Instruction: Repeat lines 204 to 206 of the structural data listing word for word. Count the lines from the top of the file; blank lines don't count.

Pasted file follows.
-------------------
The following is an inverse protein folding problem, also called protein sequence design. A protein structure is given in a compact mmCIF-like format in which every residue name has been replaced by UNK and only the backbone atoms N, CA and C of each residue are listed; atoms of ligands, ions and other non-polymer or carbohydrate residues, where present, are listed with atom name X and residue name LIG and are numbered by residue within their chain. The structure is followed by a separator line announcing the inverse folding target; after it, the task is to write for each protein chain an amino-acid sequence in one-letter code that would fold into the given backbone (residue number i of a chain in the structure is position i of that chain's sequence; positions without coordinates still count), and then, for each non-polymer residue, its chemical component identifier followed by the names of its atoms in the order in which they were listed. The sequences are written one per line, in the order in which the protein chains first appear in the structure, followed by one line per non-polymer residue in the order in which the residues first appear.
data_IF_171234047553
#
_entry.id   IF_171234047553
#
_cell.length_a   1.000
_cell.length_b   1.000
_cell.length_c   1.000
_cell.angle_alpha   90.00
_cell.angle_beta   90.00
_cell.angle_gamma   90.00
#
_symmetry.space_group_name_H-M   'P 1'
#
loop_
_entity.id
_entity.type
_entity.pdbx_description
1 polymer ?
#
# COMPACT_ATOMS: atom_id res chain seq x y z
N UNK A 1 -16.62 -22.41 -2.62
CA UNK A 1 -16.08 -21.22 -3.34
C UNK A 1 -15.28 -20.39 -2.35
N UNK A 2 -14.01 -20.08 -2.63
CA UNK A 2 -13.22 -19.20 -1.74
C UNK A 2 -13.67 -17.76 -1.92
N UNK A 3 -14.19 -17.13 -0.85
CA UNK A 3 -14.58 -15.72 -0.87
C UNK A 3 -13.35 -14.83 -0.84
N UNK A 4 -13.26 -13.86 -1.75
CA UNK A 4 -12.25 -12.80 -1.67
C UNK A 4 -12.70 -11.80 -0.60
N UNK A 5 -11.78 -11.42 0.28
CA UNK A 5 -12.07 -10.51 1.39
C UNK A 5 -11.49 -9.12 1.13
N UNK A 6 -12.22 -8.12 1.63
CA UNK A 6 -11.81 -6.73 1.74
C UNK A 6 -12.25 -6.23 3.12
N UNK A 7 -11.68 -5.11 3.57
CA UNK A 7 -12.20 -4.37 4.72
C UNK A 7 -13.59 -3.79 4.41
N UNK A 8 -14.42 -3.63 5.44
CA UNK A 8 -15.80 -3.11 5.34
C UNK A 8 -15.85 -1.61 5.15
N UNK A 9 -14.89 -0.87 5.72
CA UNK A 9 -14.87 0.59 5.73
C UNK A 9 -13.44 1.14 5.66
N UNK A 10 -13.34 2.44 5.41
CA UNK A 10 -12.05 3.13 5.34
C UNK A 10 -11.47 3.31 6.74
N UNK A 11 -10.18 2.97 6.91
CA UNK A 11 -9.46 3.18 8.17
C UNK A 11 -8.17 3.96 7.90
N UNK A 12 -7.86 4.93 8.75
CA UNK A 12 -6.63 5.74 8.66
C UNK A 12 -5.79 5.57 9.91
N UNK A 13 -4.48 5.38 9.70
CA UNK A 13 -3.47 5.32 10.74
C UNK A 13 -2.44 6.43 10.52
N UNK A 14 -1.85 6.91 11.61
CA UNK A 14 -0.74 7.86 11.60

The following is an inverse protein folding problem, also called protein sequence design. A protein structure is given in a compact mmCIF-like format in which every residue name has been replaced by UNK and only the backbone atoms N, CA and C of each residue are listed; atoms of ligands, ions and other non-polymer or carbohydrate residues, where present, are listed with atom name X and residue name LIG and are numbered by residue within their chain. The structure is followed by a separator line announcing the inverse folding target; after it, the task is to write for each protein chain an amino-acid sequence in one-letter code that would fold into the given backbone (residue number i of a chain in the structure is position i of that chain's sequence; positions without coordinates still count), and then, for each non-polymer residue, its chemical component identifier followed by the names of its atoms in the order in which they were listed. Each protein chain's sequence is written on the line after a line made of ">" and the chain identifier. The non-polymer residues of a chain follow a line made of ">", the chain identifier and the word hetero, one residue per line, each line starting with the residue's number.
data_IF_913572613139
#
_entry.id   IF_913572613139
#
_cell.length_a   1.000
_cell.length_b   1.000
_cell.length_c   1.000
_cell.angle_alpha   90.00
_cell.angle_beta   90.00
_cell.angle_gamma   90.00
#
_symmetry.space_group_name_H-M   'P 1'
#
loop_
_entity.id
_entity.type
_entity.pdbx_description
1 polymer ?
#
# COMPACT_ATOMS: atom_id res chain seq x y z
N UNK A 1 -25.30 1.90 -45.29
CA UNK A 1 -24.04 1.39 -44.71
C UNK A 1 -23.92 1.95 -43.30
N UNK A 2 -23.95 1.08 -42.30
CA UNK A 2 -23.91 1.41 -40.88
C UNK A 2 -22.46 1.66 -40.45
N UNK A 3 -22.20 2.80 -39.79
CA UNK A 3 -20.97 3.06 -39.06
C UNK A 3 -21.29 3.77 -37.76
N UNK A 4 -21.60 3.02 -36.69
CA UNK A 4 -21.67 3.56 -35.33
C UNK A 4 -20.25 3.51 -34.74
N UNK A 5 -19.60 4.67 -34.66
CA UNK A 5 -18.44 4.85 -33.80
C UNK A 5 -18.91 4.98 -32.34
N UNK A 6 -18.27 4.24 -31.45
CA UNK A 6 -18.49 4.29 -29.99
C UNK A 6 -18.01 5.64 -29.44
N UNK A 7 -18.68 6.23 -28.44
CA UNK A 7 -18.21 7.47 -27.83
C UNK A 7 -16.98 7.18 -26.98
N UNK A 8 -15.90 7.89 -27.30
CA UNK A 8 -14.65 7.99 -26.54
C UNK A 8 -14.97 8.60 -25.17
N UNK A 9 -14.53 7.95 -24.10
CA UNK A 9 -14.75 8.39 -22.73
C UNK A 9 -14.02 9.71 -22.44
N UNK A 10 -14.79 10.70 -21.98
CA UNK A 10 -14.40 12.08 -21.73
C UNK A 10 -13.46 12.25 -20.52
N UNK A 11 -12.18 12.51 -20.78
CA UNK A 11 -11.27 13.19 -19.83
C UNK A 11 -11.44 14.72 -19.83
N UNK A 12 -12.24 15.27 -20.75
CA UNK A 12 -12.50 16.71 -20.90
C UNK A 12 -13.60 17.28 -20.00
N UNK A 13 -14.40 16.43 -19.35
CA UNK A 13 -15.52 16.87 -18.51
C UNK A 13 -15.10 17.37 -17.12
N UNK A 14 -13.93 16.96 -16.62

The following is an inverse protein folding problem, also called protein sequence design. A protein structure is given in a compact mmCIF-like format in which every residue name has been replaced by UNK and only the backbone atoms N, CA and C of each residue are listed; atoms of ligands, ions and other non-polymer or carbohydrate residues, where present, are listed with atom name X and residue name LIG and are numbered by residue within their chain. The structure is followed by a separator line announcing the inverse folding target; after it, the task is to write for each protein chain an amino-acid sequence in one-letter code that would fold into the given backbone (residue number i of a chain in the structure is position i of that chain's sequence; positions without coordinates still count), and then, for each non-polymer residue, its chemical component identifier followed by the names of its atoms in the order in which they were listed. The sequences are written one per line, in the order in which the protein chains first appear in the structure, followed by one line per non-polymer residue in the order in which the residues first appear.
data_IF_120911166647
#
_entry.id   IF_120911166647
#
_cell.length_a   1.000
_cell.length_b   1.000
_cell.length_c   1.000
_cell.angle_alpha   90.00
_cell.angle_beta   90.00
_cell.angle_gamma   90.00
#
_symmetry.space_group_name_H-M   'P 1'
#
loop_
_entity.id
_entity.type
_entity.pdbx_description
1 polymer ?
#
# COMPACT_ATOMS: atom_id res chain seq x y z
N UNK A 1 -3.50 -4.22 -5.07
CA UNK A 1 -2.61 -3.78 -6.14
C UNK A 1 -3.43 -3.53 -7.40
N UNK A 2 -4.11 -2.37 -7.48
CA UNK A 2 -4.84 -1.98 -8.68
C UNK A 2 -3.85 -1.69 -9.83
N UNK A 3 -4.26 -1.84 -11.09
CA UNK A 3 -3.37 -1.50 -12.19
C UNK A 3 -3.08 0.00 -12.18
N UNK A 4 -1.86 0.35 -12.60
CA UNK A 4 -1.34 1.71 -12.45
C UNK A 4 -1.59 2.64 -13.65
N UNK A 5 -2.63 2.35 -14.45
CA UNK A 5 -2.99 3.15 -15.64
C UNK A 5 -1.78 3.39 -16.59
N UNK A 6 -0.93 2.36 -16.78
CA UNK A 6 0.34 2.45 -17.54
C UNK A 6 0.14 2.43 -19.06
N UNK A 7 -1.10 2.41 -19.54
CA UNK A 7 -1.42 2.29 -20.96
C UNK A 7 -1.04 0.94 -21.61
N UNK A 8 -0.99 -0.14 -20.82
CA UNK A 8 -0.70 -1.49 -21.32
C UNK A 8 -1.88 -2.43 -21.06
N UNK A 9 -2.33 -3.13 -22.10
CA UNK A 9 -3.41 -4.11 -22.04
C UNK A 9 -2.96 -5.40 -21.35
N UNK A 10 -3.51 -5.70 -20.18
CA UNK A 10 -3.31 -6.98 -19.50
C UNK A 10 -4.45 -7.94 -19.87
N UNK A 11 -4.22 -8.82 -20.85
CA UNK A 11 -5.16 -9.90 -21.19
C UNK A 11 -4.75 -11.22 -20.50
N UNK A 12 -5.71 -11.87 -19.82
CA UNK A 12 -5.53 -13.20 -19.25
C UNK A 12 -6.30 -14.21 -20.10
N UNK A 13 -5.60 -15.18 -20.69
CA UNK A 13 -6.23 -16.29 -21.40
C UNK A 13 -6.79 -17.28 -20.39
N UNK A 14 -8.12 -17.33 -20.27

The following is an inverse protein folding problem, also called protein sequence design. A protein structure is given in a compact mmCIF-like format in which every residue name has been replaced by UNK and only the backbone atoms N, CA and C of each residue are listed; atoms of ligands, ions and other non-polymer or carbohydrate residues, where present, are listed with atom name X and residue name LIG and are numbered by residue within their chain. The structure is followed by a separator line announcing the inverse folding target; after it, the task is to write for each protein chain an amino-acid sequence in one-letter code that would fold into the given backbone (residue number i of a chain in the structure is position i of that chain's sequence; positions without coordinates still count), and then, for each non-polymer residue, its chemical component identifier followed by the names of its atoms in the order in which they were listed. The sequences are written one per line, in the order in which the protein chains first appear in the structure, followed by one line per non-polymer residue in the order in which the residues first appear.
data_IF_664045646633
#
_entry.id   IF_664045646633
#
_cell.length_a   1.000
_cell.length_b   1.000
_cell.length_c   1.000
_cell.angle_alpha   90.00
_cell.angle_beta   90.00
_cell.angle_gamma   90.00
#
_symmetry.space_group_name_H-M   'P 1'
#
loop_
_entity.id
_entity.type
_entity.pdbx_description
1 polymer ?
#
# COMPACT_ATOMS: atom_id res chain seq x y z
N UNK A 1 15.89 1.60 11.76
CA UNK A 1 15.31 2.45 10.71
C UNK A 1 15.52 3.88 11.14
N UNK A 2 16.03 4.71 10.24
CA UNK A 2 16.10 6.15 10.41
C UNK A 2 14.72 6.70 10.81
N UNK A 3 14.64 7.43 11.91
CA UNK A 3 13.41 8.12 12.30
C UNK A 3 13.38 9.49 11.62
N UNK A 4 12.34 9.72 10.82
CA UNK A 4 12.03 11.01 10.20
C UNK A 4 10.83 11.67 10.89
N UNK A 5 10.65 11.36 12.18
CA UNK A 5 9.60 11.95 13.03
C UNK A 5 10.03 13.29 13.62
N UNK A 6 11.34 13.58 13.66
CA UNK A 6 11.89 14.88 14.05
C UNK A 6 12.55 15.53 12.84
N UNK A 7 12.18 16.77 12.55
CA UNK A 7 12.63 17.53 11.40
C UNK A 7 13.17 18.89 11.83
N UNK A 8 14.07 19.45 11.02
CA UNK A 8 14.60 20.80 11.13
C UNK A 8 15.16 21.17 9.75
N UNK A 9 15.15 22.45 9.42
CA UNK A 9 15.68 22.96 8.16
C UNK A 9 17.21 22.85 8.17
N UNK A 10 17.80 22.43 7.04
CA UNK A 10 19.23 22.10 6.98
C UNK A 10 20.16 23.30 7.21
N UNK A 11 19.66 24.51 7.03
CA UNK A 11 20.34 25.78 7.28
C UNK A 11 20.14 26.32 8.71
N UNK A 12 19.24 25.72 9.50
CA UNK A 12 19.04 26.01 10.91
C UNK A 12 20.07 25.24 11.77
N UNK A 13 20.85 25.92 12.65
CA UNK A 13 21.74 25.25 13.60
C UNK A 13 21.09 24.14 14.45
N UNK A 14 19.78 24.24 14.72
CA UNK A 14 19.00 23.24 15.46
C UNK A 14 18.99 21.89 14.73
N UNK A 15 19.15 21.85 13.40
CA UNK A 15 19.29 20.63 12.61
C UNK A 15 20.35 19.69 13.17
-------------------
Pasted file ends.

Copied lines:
#
# COMPACT_ATOMS: atom_id res chain seq x y z
N UNK A 1 15.89 1.60 11.76